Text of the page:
Posted by John Behle on March 14, 2000 at 22:04:10:

I’ll take a look at your numbers later. Mine were figured on one half the note being one half of the payments. Pete received the correct answers below if you want to look at those calculations.

Posted by John Behle on March 14, 2000 at 22:04:10:

I’ll take a look at your numbers later. Mine were figured on one half the note being one half of the payments. Pete received the correct answers below if you want to look at those calculations.

TEST TIME! John Behle - Posted by ChuckP

Posted by ChuckP on March 14, 2000 at 21:08:05:

Hi John,

I just found your web site today and the Cashflow page. I wold like to take a stab at an answer to your “test” question.

Let me make some assumptions, we engineers like to call them givens, before I start:

The loan has two parts. This first part is for two years @ 7.325 and the remainder ( 28 years ? ) @ 8.69. Ernie wants to sell the first part, two years, of the note. Is this what is meant by the first half?

Bert has put down $20K (20%)

The principle balance of the loan is now 80K.

Bert starts off by making payments of 500 for 12 months and at 13 months, the payments go up 100 each month.

So our cashflow looks some like this:

PMT = 500.00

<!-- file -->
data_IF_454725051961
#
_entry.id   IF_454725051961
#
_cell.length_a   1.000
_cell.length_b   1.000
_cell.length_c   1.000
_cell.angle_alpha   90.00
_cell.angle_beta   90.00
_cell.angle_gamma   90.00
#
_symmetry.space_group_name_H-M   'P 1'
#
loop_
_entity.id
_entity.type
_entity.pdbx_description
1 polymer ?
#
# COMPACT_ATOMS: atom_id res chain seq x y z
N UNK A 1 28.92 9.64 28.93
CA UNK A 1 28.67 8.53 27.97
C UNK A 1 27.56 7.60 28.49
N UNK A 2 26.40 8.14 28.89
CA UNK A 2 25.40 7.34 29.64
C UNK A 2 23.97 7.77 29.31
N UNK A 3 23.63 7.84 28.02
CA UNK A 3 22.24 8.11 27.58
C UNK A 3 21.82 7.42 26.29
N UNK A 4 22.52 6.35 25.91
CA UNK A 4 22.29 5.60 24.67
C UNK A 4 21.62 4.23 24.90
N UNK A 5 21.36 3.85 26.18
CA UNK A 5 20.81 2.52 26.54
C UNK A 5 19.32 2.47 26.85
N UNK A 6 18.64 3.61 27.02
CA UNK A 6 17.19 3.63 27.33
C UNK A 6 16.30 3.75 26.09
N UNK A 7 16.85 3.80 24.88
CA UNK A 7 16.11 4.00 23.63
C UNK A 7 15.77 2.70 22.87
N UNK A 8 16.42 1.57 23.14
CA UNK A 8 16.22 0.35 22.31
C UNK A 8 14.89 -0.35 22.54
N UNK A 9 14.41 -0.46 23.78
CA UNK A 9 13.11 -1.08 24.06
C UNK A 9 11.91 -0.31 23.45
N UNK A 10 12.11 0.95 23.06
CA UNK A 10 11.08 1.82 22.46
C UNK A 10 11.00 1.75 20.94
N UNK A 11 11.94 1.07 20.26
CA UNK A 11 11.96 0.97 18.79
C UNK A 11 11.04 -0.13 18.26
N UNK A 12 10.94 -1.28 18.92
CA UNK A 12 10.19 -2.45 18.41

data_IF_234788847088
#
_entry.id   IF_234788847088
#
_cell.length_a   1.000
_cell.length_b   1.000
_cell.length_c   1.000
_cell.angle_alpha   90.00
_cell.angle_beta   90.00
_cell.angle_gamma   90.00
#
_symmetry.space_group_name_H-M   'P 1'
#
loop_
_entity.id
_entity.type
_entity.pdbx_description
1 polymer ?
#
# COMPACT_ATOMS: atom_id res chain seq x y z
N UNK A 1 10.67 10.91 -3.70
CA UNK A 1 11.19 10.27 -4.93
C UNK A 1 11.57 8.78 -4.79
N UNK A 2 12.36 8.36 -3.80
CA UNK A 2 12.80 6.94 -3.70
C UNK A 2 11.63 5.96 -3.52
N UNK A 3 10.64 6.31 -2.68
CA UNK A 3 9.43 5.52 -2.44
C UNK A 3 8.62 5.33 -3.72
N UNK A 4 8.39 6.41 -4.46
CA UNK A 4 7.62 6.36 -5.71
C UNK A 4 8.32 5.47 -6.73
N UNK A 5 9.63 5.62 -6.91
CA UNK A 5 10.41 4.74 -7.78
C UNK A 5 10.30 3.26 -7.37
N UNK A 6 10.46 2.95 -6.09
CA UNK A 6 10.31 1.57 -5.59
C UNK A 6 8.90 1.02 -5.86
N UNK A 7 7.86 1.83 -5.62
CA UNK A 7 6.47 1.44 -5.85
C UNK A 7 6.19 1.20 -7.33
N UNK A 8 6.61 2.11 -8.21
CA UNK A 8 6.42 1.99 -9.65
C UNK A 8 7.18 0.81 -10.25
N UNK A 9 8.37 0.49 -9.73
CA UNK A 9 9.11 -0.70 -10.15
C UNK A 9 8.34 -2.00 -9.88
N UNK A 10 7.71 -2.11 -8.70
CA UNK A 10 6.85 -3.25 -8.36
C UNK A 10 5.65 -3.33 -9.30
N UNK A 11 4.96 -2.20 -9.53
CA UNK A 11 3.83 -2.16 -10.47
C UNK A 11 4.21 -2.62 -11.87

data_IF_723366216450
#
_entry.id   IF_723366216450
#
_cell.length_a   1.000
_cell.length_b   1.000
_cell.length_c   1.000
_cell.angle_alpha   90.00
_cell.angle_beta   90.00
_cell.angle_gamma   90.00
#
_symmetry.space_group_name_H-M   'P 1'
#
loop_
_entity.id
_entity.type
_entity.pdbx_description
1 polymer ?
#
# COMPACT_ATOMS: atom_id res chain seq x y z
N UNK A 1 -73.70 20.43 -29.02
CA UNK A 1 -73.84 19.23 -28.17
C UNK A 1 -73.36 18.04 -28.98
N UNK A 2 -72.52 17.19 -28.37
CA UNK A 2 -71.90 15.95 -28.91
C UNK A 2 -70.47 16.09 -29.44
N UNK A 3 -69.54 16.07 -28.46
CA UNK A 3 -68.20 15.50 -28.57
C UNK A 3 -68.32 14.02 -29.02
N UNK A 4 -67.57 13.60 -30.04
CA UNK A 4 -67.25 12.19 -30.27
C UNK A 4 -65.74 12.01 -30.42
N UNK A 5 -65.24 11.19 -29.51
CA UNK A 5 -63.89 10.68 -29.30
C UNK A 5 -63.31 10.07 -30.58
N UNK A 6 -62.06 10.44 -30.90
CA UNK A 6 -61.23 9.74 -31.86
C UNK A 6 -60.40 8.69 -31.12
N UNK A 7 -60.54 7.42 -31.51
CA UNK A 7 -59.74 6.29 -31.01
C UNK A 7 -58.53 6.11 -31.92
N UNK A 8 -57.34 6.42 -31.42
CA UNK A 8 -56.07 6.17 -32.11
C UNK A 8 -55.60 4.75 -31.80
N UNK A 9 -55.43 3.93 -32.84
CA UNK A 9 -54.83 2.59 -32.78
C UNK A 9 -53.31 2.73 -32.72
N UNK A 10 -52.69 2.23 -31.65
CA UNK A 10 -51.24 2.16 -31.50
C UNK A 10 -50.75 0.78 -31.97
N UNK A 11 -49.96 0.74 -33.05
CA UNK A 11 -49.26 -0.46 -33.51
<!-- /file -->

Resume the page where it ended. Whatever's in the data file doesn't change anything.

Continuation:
PMT*12 then at MTH = 13, PMT + 100 for MTH = 13, 14, 15, ? 24

500 @ 1, 2, 3, ?12

600 @ 13

700 @ 14

800 @ 15

900 @ 16

1000 @ 17

1100 @ 18

1200 @ 19

1300 @ 20

1400 @ 21

1500 @ 22

1600 @ 23

1700 @ 24

Now! Ernie discounts his note of two years at 50%, which means he wants 40K. Just on the face of this, I don’t see how an investor is going to make money on this. Anyway, calculating the Internal Rate of Return (IRR), the investor is at about -54%. Upside down. I hope I didn’t miss anything.

Now if Ernie wants to make this work and knowing that investors, note buyers, like to see at least an 18% yield, nominal annual rate of return (NAROR), Ernie would have to discount his first note to 80% to get the most money and to at least give the investor a decent rate of return.

So Ernie would take away 16K with an 80% discount and the investor, for the first two years of the note, would see a yield of about 18%, that would be the NAROR.

I have to thank Tony Collela for this insight, as I was structuring a note on some owner finance deal I had he pointed out the ROR investors like to see.

SIDE NOTE: Given Bert’s past drug habit, the investor might ask for a even deeper discount due to the volatility of the cashflow source, but Ernie still gets his better than 20K up front money any way. He’s at 36K now which would be equivalent to 36% down.

I am always open to analysis and if somebody sees some errors, please don’t hesitate to point them out.

Thanks,

Chuck